The PGA Tour Player Advisory Council (PAC) gathered for an official meeting on Tuesday at Muirfield Village Golf Club to discuss the USGA and R&A’s announcement of their final decision to ban anchored putting under Rule 14-1b. Players, Commissioner Tim Finchem and other officials participated in the 90-minute meeting in person and by phone.
Finchem discussed the series of events that had happened regarding the anchoring issue since their last meeting and then players and officials also weighed in with their opinions on the imminent decree set forth by golf’s governing bodies that will be put in effect on January 1, 2016.
“Yesterday’s (meeting) was just hearing guys on the PAC’s opinion,” said Aaron Baddeley, a member of the PAC, on Wednesday. “(The PAC meeting) was more just to see what Commissioner Finchem was thinking, and what Slugger White and a couple of the other rules guys were thinking.”
According to Golfweek report by Alex Miceli, Doug Labelle said the opinions were “very mixed” and they “left pretty undecided.”
While Finchem stated the Tour’s stance earlier this season that they were against the ban, it sounds like that sentiment has changed since the USGA and R&A have announced they will go ahead with implementing the new rule to bar anchored putters — mostly because some would like to avoid bifurcation, which was discussed in the PAC meeting, according to Golfweek.
“We had the groove thing that was a mess,” Love said of the 2010 change that limited the size of grooves in irons. “Wasted money, waste of time. We get more balls up and down now than we did before.”
Love went on to outline the other mistakes made by the USGA that have affected Tour players.
“The driver, that was screwed up and now we’re into the putter thing,” Love said. “No matter if that’s right or wrong. The next thing they want to do is the golf ball and the driver thing again.”
Which ultimately begs one question, according to Love.
“So should someone else be in charge, or should they be in charge? We wouldn’t have gone through this groove thing if we were making the rules.”
Will the anchoring ban lead to two sets of rules in golf?
According to Love, there is a lot of sentiment for exactly that, to break away from the USGA rules and have the players make their own rules.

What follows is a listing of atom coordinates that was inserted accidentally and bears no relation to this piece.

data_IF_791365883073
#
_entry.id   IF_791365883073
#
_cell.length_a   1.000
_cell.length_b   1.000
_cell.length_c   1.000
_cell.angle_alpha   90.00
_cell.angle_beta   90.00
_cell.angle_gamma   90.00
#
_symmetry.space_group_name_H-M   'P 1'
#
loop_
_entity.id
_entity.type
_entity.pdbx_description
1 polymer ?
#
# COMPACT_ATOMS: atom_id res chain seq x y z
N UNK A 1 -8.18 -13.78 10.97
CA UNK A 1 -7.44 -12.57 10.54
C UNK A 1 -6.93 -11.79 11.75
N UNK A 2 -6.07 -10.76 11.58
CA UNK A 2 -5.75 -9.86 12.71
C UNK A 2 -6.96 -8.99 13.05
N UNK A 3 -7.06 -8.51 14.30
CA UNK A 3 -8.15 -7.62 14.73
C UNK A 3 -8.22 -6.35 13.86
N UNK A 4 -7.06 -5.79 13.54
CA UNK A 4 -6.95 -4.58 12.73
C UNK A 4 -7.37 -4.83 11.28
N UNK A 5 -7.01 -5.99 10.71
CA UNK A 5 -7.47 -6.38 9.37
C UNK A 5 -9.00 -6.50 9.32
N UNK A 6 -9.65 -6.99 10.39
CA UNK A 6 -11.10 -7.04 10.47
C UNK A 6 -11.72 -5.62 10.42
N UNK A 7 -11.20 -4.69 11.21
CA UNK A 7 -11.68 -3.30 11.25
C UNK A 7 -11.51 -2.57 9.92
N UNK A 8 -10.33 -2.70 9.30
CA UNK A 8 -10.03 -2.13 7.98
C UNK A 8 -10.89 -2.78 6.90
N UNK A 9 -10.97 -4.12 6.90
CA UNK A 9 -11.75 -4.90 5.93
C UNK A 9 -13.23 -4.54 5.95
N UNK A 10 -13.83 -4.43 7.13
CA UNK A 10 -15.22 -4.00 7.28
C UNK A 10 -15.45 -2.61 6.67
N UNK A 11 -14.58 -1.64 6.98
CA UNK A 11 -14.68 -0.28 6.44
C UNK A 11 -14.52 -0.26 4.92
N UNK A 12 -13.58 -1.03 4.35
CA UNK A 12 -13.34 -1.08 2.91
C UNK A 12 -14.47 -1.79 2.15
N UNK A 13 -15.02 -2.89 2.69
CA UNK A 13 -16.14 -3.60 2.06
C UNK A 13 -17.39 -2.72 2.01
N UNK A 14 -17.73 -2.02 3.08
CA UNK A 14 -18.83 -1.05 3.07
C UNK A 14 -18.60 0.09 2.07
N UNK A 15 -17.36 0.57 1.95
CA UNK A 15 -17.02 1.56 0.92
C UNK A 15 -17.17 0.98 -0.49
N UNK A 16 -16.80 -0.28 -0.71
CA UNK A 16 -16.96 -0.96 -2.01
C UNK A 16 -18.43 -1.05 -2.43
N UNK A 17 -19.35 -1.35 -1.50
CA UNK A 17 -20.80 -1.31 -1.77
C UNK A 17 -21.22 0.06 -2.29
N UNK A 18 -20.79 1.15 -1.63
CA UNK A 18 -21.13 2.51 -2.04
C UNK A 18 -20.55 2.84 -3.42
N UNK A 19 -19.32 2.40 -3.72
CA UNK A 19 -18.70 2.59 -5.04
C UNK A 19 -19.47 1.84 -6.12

I’ve heard a few guys, like Robert Garrigus echo the same, but it seems like most guys I’ve talked to would prefer avoiding bifurcation, including Henrik Stenson.
“I know the Tour’s standpoint earlier this year was against (the ban for anchored putters), but I think there’s a bigger discussion, as well,” said Stenson last week at the Colonial Invitational. “If one of the Tours in the world goes against the bodies that make the rules, then I don’t know where we’re going to end up. I think it’s two things: One is either you’re against banning anchoring, and then if you go against, you’re basically saying you’re going to start breaking the rules of the game. It becomes a conflict.”
Stenson, the 2009 Players champ, also thinks the Tour will follow suit, but will let it drag out.
Baddeley, who participated in Tuesday’s PAC meeting but had to leave 45 minutes early, said he’s asked his peers for their input.
“The majority of the guys I’ve spoken to — whether they like the rule or didn’t like the rule — think we should go along with the USGA,” said Baddeley. “The great thing about this game is that the game we play out here is the same as the game guys play at home. You can play from the age starting when you’re walking to when you fall over into the grave. You don’t do that with football. You don’t do that with other sports.”
In a press conference on Wednesday, Love implied Commissioner Finchem was pushing for the players to side with the USGA on the issue.
“The best thing I heard yesterday is Tim said, look, there’s always a silver lining if going forward we have more of a relationship and a voice with the USGA,” said Davis Love III, a PAC member, following the announcement that he had been named one of Fred Couples’ assistants for the 2013 Presidents Cup. “He’s not trying to fight them. He’s trying to get everybody to go in the same direction. He said let’s just get this done and then golf ball or driver or dropping over your shoulder, whatever the next rule is, we’ll have more of a voice. He’s thinking ahead.”
Meanwhile, a group of nine PGA Tour players have lawyered up, including Adam Scott, who won the Masters with a broomstick putter. However, Scott clarified that he’s not planning to sue, rather he has hired counsel, so he has the information he needs to know.
“My intention is just to get all the information given to me possible from the PGA Tour,” said Scott on Wednesday at Muirfield Village. “And just really, for me, like anyone else in a business, to have some professional guidance on this issue. That’s all it is, to make sure I get all the information that’s possible.
“And I don’t think I have the ability to get that or ask the right questions, necessarily. I’m not a lawyer. And that’s not my area of expertise. So I just want to get that information and make sure that my views are expressed to the Tour and that’s that. There’s no intention of filing suit or making problems. But this is a business and I’m treating it professionally and I have professional counsel to do that.”